Previously, I’ve defended my industry in the belief, gained through more than a decade’s experience in it, that the many, many people I’ve worked with are representative of the industry as a whole: honest, decent people who are open in their methods and who help their clients to open doors with their messages and arguments rather than their black books. Regretfully, I was wrong.

Let’s have a proper review of the industry, looking at how the bad apples may have smeared the reputation of the rest of public affairs (if, indeed, any actual wrong-doing took place). Without such a review or inquiry, it seems that the industry is destined to death by a thousand cuts, mainly inflicted by journalists trying to lift themselves from the bottom rung of the public’s ladder of disdain.

The leaders’ debate: an apparently brilliant three-way bore draw

Andy Gray, Sky Sport’s chief football pundit, turns to anchor man Richard Keys: “No goals, no shots on target, no incidents of note. There’s no doubt about it, we’ve just watched 90 minutes of absolutely fantastic football on Sky Sports. Football is the winner on the day!” he splutters with feverish excitement.

A slight exaggeration, perhaps, but all too often the channel which has paid so much for the rights to screen live Premier League football spends too much time trying to convince us that it’s worth every penny, instead of occasionally admitting that the game we’ve watched was poor. They’ve invested too much in promoting the product as the pinnacle of televisual sporting transmission to admit that sometimes it just falls flat.

And I can’t help thinking that last night’s leaders’ debate on ITV has met the same fate. Despite my doubts about the whole thing (see my previous blog ‘Watching the party leaders’ mass-debate’), I’ll admit that it was genuinely exciting that it was happening. But the media’s almost orgasmic response to the whole thing leaves me mystified and wondering whether they aren’t just trying to justify years of clamouring for the debates to take place.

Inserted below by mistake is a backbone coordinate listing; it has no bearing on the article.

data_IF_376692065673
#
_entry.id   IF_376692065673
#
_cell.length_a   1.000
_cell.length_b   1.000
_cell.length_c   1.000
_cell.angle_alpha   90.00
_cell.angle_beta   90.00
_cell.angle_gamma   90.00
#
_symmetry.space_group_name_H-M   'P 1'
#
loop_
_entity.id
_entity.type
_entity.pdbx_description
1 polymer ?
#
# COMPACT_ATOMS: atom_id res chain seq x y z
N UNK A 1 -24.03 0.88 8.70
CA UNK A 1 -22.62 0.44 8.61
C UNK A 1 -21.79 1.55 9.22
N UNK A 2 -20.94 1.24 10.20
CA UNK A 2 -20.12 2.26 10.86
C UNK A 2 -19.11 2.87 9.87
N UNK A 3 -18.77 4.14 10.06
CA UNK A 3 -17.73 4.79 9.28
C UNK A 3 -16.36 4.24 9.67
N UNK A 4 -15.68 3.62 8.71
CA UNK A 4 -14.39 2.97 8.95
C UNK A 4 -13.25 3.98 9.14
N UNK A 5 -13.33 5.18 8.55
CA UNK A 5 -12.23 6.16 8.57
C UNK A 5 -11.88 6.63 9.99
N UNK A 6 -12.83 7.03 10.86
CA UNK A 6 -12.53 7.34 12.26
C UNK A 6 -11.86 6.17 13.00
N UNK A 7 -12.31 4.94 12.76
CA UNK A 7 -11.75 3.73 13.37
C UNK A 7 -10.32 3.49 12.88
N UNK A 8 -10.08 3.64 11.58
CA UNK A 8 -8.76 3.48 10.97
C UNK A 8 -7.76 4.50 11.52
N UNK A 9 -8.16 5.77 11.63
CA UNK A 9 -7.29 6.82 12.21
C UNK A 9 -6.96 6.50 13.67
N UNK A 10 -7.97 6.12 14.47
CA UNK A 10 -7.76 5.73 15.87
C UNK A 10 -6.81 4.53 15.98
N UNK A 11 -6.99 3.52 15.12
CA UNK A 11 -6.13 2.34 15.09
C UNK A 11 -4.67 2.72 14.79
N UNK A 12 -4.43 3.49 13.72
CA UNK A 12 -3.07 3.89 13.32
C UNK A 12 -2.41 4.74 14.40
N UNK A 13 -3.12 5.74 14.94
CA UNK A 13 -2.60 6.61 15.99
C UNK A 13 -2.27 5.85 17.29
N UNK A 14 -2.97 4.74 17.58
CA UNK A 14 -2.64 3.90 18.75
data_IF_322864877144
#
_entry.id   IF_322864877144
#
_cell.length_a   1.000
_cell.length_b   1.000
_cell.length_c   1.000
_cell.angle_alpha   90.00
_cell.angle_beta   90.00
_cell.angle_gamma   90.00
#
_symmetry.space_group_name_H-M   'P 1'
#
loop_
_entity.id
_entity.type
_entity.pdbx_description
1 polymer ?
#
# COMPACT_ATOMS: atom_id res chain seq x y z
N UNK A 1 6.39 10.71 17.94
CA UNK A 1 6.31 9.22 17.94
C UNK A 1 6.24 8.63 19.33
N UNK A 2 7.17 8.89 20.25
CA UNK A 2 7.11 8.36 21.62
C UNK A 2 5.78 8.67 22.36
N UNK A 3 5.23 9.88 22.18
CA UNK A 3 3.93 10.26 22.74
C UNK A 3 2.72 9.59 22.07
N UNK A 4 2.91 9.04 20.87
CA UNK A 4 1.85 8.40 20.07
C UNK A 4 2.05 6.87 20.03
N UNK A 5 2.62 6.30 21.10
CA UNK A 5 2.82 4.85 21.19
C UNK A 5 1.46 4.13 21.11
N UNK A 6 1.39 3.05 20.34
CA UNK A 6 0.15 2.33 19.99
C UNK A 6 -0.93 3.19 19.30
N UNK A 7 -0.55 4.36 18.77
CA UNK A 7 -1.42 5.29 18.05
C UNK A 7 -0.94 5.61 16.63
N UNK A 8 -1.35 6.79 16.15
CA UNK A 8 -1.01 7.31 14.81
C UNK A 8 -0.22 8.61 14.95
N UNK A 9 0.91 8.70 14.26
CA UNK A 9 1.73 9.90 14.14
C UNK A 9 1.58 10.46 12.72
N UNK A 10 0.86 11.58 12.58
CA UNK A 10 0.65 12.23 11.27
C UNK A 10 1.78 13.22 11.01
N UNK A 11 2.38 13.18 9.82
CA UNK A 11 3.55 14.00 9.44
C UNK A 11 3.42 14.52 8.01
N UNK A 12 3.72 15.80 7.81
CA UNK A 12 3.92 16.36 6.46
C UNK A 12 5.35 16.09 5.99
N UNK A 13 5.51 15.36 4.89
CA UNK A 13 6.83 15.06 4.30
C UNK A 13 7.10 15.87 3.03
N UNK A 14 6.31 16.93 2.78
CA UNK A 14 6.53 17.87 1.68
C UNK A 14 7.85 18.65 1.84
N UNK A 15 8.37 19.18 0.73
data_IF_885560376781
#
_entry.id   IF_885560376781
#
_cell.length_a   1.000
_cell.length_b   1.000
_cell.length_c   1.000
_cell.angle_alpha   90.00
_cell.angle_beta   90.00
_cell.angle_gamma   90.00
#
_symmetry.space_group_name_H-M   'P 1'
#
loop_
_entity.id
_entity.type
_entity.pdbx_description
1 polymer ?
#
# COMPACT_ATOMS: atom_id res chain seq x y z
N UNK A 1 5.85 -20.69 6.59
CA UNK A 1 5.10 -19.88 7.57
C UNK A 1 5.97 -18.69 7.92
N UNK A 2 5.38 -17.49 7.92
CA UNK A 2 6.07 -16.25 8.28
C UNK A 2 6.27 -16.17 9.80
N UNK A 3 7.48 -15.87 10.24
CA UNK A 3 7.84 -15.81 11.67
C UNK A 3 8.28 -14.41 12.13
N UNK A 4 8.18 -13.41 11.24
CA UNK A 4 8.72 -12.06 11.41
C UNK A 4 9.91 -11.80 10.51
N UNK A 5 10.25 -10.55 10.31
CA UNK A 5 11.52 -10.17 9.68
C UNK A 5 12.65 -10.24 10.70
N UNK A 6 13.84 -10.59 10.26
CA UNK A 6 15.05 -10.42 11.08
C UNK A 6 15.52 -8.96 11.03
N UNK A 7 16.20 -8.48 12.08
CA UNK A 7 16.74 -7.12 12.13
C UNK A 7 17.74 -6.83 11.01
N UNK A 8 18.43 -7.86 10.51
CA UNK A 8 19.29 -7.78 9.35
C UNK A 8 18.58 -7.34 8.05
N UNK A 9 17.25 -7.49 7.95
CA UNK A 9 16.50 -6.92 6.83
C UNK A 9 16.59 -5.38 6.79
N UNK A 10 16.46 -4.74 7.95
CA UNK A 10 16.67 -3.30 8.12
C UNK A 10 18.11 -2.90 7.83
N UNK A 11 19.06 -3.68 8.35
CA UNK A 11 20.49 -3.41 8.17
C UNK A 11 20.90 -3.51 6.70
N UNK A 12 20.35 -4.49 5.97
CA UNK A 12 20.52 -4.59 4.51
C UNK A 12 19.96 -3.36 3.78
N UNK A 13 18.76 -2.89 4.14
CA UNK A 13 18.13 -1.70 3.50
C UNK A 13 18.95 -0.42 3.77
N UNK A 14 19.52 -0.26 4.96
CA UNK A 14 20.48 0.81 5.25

Read between the lines of many of the previews of the event and you’ll detect that the outcome was already determined, albeit on dubious grounds: Nick Clegg (with little to lose) would win because he’s unknown and therefore fresh fodder, David Cameron has a slicker media presence, so he’ll be OK, Gordon Brown is the incumbent, so he’s up for a pasting.

Expel those thoughts and watch the debate again. Clegg gave very few responses that informed us what his party would actually do to fix things. David Cameron – touted as the contender who’d feel most comfortable on set – looked truly terrified during the early stages. As for Brown, in many reports the only credit he is given is for cracking the first (surely only?) “joke”, even though it wasn’t funny and he fluffed the delivery.

There were no gaffes, no big punches landed, no real opportunities in the debate’s tight orchestration to pursue a robust and searching line of questioning. But no matter, the important thing, evidently, is that from 90 minutes, if you look hard enough there’s plenty for the media to contrive that will fit into their pre-prepared coverage.

A political counterpart of Andy Gray might more honestly adapt my totally fictitious quote at the top of this piece by saying “No own goals, no in depth policy discussion, no real probing of the leaders. There’s no doubt about it, we’ve watched 90 minutes of nothing much at all. The media is the winner on the day.” But that’s just not good copy, is it?